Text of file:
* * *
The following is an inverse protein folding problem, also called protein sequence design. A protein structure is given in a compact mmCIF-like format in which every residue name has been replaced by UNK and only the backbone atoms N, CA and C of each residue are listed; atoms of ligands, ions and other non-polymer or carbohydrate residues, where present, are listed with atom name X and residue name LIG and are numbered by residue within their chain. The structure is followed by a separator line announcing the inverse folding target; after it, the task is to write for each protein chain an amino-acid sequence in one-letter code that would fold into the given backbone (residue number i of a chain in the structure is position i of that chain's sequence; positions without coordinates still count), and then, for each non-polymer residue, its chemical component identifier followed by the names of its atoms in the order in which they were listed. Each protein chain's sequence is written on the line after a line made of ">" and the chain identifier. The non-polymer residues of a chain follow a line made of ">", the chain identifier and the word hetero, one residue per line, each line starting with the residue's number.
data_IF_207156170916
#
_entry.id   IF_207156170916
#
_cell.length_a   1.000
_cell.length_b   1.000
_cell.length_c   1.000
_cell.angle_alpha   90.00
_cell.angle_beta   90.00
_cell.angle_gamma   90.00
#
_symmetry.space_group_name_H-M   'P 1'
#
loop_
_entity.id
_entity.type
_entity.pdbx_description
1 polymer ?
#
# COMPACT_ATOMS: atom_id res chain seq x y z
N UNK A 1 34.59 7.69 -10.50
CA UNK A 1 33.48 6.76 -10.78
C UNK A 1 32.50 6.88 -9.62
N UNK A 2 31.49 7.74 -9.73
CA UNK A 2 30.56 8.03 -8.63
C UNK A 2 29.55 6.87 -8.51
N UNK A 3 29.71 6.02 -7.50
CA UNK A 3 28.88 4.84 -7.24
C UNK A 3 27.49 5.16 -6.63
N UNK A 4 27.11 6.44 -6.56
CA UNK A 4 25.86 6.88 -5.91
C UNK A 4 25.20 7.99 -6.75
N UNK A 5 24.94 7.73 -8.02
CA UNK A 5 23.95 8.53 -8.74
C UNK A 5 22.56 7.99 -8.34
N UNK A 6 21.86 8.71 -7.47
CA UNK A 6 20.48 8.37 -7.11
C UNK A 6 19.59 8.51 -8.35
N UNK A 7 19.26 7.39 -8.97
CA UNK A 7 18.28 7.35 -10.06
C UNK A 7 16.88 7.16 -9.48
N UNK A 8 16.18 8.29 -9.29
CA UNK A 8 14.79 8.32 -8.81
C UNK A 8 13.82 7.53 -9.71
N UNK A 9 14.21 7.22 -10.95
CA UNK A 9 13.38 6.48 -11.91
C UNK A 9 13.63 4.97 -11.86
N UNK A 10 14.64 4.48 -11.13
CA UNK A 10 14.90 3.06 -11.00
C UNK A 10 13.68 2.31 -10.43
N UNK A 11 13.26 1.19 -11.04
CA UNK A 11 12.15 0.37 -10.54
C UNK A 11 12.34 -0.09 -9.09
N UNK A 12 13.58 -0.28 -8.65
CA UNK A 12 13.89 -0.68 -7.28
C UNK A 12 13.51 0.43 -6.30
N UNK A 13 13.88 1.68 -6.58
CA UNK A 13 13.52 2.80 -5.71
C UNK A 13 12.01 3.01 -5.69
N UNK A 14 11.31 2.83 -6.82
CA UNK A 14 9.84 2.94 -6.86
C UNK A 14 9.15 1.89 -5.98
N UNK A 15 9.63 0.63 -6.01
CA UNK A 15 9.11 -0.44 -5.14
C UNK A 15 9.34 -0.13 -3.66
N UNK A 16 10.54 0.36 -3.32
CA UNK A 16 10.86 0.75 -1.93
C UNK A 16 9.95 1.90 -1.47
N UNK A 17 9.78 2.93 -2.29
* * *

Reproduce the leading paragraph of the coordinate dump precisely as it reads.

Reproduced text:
The following is an inverse protein folding problem, also called protein sequence design. A protein structure is given in a compact mmCIF-like format in which every residue name has been replaced by UNK and only the backbone atoms N, CA and C of each residue are listed; atoms of ligands, ions and other non-polymer or carbohydrate residues, where present, are listed with atom name X and residue name LIG and are numbered by residue within their chain. The structure is followed by a separator line announcing the inverse folding target; after it, the task is to write for each protein chain an amino-acid sequence in one-letter code that would fold into the given backbone (residue number i of a chain in the structure is position i of that chain's sequence; positions without coordinates still count), and then, for each non-polymer residue, its chemical component identifier followed by the names of its atoms in the order in which they were listed. Each protein chain's sequence is written on the line after a line made of ">" and the chain identifier. The non-polymer residues of a chain follow a line made of ">", the chain identifier and the word hetero, one residue per line, each line starting with the residue's number.